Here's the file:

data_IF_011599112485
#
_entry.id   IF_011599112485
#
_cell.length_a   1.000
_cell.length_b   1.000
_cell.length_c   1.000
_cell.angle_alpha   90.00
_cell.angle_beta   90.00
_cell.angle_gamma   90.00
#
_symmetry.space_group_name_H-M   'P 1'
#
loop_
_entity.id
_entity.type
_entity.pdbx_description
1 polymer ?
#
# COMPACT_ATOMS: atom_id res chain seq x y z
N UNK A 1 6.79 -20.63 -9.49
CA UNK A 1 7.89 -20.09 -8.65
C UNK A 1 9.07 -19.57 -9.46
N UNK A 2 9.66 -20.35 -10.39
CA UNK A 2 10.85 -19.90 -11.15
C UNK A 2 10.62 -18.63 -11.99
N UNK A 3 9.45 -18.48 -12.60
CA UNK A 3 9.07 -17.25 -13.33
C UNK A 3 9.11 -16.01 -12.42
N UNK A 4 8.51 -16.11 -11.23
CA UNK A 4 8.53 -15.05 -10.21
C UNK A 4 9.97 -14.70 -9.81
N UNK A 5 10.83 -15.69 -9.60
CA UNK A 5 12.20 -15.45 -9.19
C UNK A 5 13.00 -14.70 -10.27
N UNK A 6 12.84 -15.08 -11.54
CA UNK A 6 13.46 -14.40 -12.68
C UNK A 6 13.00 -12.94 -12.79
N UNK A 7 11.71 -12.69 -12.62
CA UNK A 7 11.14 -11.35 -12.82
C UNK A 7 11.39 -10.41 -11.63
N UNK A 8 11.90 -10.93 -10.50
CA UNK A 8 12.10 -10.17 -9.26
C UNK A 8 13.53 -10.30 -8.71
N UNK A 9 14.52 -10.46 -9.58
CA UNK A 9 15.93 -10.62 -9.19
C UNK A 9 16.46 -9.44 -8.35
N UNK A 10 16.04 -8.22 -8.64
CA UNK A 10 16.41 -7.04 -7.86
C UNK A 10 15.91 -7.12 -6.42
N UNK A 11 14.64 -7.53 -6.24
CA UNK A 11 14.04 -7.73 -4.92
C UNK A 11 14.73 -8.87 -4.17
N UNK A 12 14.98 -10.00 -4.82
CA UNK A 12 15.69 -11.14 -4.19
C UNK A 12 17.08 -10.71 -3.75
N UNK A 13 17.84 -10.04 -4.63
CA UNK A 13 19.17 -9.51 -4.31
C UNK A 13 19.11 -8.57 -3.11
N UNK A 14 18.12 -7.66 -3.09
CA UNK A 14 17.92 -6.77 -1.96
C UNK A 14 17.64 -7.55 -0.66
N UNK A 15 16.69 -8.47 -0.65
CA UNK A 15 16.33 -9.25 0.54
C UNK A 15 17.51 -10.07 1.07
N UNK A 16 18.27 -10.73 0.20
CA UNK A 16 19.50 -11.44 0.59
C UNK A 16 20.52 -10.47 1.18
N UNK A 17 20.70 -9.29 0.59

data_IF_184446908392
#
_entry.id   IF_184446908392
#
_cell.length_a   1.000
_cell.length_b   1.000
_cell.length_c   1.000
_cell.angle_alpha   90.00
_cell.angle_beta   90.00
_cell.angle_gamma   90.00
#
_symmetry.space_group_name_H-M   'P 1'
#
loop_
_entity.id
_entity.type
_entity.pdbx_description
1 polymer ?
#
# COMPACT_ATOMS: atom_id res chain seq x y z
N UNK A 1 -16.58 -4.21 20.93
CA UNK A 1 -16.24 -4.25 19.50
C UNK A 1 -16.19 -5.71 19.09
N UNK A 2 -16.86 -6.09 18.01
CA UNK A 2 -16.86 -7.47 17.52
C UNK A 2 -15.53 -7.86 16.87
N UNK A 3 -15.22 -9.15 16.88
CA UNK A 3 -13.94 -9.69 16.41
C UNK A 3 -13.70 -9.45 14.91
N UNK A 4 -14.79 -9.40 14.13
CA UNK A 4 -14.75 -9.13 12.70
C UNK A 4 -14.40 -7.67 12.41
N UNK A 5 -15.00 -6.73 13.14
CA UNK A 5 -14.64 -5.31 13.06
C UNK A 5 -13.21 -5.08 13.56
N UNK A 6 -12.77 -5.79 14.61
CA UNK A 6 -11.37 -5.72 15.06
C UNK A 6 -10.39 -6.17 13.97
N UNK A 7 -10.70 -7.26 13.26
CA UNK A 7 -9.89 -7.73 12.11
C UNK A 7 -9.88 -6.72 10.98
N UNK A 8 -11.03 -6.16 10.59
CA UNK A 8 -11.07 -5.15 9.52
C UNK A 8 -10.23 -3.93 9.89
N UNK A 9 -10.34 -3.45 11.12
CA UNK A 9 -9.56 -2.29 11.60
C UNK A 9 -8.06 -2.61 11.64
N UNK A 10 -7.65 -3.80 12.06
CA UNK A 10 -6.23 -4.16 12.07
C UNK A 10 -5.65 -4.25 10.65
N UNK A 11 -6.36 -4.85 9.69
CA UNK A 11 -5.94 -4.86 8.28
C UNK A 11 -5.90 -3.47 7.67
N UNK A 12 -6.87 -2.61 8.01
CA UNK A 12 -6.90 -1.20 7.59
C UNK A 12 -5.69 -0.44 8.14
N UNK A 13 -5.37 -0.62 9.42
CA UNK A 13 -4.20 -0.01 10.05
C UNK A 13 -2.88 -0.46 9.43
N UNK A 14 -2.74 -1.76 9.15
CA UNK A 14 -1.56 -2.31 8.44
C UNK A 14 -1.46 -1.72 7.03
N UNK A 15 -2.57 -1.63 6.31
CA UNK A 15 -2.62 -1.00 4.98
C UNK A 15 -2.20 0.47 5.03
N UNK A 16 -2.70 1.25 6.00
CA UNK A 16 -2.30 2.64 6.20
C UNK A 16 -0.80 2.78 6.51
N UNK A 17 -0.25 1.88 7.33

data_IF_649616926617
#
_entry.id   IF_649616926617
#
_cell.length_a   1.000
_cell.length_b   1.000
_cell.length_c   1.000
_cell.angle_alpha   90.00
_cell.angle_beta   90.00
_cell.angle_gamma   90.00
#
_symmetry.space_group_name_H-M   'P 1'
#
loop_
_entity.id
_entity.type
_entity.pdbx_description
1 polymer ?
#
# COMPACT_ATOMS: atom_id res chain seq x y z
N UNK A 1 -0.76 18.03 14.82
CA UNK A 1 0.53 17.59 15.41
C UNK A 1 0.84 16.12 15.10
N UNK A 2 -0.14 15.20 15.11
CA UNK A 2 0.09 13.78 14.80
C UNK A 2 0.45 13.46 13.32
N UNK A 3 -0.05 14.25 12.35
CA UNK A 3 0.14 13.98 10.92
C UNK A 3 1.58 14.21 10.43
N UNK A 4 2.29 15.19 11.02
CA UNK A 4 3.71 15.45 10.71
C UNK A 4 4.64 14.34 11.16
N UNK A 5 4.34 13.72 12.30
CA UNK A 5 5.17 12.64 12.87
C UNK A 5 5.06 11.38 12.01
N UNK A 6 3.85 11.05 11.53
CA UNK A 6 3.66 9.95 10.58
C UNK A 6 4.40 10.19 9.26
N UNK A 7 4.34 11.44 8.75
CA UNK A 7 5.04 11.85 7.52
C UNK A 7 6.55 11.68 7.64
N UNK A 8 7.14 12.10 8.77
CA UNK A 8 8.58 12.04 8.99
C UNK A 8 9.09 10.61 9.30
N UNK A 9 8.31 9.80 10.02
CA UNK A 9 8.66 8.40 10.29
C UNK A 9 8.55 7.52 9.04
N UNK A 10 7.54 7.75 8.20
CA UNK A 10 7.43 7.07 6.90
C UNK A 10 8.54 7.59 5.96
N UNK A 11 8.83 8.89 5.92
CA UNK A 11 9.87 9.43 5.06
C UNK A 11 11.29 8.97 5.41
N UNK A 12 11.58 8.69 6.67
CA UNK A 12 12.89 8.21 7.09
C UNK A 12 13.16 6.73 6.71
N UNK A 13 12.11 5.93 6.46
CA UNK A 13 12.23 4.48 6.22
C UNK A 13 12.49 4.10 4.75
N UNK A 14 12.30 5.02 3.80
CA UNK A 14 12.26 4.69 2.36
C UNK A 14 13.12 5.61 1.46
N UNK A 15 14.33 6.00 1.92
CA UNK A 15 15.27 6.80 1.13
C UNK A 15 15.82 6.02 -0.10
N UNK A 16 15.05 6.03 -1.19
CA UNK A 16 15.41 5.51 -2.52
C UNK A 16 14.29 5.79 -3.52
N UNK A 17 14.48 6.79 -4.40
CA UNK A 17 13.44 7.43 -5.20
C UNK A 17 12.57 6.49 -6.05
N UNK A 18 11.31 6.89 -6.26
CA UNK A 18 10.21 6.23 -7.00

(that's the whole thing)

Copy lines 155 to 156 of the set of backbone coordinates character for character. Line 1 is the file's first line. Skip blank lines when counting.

_entity.pdbx_description
1 polymer ?